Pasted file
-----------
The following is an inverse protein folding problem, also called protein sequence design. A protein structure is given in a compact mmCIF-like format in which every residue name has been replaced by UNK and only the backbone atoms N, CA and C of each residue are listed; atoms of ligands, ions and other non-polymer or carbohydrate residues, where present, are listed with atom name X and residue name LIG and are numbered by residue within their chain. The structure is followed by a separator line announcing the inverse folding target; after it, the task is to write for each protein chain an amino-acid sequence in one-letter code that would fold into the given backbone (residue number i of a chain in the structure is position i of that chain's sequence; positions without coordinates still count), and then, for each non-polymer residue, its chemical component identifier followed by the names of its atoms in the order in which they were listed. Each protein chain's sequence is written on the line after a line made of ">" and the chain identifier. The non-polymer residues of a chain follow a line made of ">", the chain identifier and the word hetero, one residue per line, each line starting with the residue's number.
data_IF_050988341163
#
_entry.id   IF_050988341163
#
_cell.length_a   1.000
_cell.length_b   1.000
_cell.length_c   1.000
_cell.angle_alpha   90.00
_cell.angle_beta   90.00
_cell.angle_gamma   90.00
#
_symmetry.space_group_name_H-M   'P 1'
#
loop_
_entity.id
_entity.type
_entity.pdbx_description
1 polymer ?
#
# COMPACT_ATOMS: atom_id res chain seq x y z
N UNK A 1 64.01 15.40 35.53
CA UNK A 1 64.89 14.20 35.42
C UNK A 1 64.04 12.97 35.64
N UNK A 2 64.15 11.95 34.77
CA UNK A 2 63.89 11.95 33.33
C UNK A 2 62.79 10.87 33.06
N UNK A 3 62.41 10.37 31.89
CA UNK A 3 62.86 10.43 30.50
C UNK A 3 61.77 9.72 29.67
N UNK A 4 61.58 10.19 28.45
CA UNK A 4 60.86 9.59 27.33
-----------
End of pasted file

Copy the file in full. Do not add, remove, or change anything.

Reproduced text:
The following is an inverse protein folding problem, also called protein sequence design. A protein structure is given in a compact mmCIF-like format in which every residue name has been replaced by UNK and only the backbone atoms N, CA and C of each residue are listed; atoms of ligands, ions and other non-polymer or carbohydrate residues, where present, are listed with atom name X and residue name LIG and are numbered by residue within their chain. The structure is followed by a separator line announcing the inverse folding target; after it, the task is to write for each protein chain an amino-acid sequence in one-letter code that would fold into the given backbone (residue number i of a chain in the structure is position i of that chain's sequence; positions without coordinates still count), and then, for each non-polymer residue, its chemical component identifier followed by the names of its atoms in the order in which they were listed. Each protein chain's sequence is written on the line after a line made of ">" and the chain identifier. The non-polymer residues of a chain follow a line made of ">", the chain identifier and the word hetero, one residue per line, each line starting with the residue's number.
data_IF_050988341163
#
_entry.id   IF_050988341163
#
_cell.length_a   1.000
_cell.length_b   1.000
_cell.length_c   1.000
_cell.angle_alpha   90.00
_cell.angle_beta   90.00
_cell.angle_gamma   90.00
#
_symmetry.space_group_name_H-M   'P 1'
#
loop_
_entity.id
_entity.type
_entity.pdbx_description
1 polymer ?
#
# COMPACT_ATOMS: atom_id res chain seq x y z
N UNK A 1 64.01 15.40 35.53
CA UNK A 1 64.89 14.20 35.42
C UNK A 1 64.04 12.97 35.64
N UNK A 2 64.15 11.95 34.77
CA UNK A 2 63.89 11.95 33.33
C UNK A 2 62.79 10.87 33.06
N UNK A 3 62.41 10.37 31.89
CA UNK A 3 62.86 10.43 30.50
C UNK A 3 61.77 9.72 29.67
N UNK A 4 61.58 10.19 28.45
CA UNK A 4 60.86 9.59 27.33